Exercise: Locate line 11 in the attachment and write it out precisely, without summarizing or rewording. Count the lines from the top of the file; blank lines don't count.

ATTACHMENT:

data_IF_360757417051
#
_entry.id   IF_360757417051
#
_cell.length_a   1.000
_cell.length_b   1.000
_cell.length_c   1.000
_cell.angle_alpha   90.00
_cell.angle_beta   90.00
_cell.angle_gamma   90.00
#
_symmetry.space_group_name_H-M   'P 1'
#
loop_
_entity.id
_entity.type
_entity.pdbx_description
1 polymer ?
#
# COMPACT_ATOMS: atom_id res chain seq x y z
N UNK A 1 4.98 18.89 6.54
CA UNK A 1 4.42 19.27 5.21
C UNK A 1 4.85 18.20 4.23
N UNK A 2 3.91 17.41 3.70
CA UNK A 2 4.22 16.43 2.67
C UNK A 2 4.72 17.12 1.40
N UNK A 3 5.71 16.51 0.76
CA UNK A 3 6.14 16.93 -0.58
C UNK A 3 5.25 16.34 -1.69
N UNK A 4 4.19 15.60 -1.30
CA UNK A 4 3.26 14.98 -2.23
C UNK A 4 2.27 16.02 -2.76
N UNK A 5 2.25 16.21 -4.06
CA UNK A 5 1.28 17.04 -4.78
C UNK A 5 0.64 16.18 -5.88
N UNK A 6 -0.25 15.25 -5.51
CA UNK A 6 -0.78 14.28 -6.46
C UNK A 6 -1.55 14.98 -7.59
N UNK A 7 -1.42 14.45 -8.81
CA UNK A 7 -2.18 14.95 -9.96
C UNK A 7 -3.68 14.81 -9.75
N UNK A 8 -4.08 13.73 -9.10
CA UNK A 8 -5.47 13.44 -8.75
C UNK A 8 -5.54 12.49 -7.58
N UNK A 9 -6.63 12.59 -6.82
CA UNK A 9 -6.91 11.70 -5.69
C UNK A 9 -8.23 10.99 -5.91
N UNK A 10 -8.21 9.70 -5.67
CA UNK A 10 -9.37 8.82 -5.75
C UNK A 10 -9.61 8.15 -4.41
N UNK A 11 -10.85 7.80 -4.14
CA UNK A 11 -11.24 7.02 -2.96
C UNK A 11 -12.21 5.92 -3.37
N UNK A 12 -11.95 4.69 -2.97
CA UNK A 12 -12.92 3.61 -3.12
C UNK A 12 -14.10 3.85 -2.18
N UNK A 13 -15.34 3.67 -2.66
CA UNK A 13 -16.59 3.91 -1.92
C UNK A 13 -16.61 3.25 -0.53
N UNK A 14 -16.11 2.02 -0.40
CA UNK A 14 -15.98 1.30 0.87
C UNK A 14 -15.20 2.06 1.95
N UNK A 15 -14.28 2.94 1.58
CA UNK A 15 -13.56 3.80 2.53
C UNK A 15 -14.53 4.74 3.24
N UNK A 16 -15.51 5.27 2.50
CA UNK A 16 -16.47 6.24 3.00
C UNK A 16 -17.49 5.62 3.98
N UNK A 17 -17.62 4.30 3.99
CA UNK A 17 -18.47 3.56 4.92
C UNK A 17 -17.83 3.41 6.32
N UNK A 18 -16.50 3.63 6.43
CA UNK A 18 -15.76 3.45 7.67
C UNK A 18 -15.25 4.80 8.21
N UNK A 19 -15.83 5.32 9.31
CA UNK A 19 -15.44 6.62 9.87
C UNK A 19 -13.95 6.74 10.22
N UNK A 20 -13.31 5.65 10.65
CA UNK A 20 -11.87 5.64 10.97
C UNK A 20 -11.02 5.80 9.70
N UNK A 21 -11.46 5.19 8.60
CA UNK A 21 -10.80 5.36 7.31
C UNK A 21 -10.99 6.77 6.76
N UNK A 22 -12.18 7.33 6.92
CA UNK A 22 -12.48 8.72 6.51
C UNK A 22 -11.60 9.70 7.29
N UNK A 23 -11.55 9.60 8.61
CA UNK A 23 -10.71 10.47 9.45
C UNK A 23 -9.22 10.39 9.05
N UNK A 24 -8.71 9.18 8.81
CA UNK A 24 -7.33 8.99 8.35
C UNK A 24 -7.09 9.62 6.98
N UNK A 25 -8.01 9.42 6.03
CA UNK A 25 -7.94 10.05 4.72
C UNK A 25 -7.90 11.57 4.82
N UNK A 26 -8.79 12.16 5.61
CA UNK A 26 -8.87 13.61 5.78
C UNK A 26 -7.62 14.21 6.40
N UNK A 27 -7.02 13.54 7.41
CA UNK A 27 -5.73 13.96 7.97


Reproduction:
#